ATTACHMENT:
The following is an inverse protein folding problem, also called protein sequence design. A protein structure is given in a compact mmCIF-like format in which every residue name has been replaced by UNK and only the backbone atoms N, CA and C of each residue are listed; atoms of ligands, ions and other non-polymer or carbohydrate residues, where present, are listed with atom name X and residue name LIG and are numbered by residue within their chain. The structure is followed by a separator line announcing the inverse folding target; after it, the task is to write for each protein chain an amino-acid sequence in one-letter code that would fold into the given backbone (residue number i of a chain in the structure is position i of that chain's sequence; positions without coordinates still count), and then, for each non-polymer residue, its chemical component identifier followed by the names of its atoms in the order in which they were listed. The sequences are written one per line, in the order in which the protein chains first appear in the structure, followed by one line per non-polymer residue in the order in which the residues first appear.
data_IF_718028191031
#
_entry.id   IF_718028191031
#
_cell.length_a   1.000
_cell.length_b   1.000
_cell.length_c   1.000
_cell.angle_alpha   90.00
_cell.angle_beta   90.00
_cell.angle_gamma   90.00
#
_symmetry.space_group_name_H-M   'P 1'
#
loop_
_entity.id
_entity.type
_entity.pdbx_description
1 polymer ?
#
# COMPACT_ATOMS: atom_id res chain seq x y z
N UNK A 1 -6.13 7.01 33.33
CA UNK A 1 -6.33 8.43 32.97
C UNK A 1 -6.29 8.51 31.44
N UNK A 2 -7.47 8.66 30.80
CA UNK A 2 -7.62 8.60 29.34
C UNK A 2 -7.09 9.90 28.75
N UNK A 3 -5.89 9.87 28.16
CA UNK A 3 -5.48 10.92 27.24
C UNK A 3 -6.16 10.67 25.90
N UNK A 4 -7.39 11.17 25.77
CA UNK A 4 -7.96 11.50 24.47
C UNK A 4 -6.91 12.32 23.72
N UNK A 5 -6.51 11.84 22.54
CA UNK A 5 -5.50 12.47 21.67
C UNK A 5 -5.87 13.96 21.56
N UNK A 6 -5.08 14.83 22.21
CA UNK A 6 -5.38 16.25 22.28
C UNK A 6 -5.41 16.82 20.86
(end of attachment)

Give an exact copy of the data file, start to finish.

The following is an inverse protein folding problem, also called protein sequence design. A protein structure is given in a compact mmCIF-like format in which every residue name has been replaced by UNK and only the backbone atoms N, CA and C of each residue are listed; atoms of ligands, ions and other non-polymer or carbohydrate residues, where present, are listed with atom name X and residue name LIG and are numbered by residue within their chain. The structure is followed by a separator line announcing the inverse folding target; after it, the task is to write for each protein chain an amino-acid sequence in one-letter code that would fold into the given backbone (residue number i of a chain in the structure is position i of that chain's sequence; positions without coordinates still count), and then, for each non-polymer residue, its chemical component identifier followed by the names of its atoms in the order in which they were listed. The sequences are written one per line, in the order in which the protein chains first appear in the structure, followed by one line per non-polymer residue in the order in which the residues first appear.
data_IF_718028191031
#
_entry.id   IF_718028191031
#
_cell.length_a   1.000
_cell.length_b   1.000
_cell.length_c   1.000
_cell.angle_alpha   90.00
_cell.angle_beta   90.00
_cell.angle_gamma   90.00
#
_symmetry.space_group_name_H-M   'P 1'
#
loop_
_entity.id
_entity.type
_entity.pdbx_description
1 polymer ?
#
# COMPACT_ATOMS: atom_id res chain seq x y z
N UNK A 1 -6.13 7.01 33.33
CA UNK A 1 -6.33 8.43 32.97
C UNK A 1 -6.29 8.51 31.44
N UNK A 2 -7.47 8.66 30.80
CA UNK A 2 -7.62 8.60 29.34
C UNK A 2 -7.09 9.90 28.75
N UNK A 3 -5.89 9.87 28.16
CA UNK A 3 -5.48 10.92 27.24
C UNK A 3 -6.16 10.67 25.90
N UNK A 4 -7.39 11.17 25.77
CA UNK A 4 -7.96 11.50 24.47
C UNK A 4 -6.91 12.32 23.72
N UNK A 5 -6.51 11.84 22.54
CA UNK A 5 -5.50 12.47 21.67
C UNK A 5 -5.87 13.96 21.56
N UNK A 6 -5.08 14.83 22.21
CA UNK A 6 -5.38 16.25 22.28
C UNK A 6 -5.41 16.82 20.86